Australia Post to recycle plastic mail satchels

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Australia Post announced this week it will now accept used mail satchels at its retail outlets as part of a national recycling program that will hopefully reduce the amount of satchels reaching landfill.

 

Australia Post says the free program will see used satchels sent on to waste solutions company TerraCycle for processing into items like esky liners and plastic garden furniture.

 

This is good news for online consumers, particularly as more and more people turn to online shopping, and the plastic carry bag is swapped for a mail satchel. But just like plastic bags, many local councils are unable to recycle mail satchels through their kerbside collections, meaning they ultimately end up in the waste pile after a single use.

 

Now the program is underway, consumers can box up old satchels, download a label from the TerraCycle website, and drop them into any Australia Post outlet.

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Everyday, someone in Australia suffers a spinal cord injury. From workplace incidences, to road and water accidents or extreme sports, the event of permanent paralysis is always unexpected and frequently preventable.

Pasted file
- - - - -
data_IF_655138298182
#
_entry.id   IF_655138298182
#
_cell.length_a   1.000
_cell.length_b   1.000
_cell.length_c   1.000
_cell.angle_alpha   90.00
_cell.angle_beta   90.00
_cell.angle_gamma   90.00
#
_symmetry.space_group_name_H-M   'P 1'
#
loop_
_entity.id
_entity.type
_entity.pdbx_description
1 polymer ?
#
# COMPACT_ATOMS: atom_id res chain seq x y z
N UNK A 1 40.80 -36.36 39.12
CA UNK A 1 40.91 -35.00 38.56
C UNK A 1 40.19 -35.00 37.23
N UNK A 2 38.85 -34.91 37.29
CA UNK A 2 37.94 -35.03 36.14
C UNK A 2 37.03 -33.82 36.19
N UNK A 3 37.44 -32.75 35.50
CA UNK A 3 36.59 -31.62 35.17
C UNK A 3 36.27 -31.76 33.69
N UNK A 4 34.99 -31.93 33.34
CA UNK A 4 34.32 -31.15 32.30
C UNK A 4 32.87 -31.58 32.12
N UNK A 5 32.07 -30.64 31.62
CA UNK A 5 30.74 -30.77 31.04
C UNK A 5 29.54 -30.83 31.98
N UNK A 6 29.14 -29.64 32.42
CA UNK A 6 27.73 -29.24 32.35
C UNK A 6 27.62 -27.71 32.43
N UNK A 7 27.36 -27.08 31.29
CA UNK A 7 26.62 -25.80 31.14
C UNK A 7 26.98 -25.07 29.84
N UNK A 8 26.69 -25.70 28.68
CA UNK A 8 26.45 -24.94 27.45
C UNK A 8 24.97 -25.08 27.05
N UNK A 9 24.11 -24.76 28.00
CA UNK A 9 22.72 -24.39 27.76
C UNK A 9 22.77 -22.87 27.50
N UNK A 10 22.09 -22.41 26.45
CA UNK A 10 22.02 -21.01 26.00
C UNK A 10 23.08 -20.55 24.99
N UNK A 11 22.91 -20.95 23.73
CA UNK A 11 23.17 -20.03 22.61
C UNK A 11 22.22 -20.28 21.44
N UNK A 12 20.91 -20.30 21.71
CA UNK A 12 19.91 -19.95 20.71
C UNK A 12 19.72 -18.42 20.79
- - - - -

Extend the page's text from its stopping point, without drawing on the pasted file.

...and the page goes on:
PBF Australia (The Paraplegic Benefit Fund) was established to create greater awareness of these risks, with the aim of reducing the impact and incidence of spinal cord injury in Australia. Quickmail are proud to be members of Paraplegic Benefit Fund Australia.

Yesterday Quickmail had a presentation from Symon and Katie. On behalf of the staff at Quickmail, thank you for taking the time to talk to us. Your visit has no doubt left a strong impression with us all and left us thinking of ways to aim to reduce the incidence of serious injury at work, on the road and at play.

Some key statistics surrounding spinal cord injuries include the following:
- 3 spinal cord injuries per week in WA
- Approximately 141 spinal cord injuries per year in WA
- 46% of spinal cord injuries are motor vehicle related
- 34% of spinal cord injuries are from falls
- 11% of spinal cord injuries is an “other” category (i.e. violence, being hit by objects, jerked off a horse, etc.)
- 9% of spinal cord injuries are Aquatic related
- Average age of a spinal cord injury is 43 primarily due to slips, trips and falls but the common age bracket for young adults is 15-24 particularly in males.
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